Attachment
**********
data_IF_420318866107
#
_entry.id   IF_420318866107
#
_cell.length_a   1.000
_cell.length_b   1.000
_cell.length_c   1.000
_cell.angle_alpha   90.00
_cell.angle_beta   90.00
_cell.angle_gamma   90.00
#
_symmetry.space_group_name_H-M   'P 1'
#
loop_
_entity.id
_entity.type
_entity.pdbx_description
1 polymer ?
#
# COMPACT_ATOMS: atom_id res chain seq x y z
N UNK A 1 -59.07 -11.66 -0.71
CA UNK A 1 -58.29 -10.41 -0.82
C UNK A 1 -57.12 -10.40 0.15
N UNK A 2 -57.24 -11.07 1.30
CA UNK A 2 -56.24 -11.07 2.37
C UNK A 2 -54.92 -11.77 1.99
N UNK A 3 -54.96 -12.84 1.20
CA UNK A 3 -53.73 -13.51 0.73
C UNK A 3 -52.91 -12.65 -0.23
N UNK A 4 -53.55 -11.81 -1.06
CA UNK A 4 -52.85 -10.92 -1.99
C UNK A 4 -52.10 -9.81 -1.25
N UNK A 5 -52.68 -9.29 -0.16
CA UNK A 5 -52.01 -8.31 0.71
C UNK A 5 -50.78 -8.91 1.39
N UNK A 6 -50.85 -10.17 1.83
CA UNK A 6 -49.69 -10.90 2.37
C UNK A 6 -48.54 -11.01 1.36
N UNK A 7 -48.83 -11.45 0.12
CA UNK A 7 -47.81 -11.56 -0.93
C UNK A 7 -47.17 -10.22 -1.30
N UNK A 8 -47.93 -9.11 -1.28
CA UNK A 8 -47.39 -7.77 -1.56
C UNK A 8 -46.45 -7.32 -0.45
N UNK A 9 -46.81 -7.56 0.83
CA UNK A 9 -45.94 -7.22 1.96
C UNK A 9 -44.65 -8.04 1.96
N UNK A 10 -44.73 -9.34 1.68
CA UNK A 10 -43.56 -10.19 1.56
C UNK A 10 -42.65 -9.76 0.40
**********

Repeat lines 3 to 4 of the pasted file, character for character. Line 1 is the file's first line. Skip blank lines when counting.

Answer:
_entry.id   IF_420318866107
#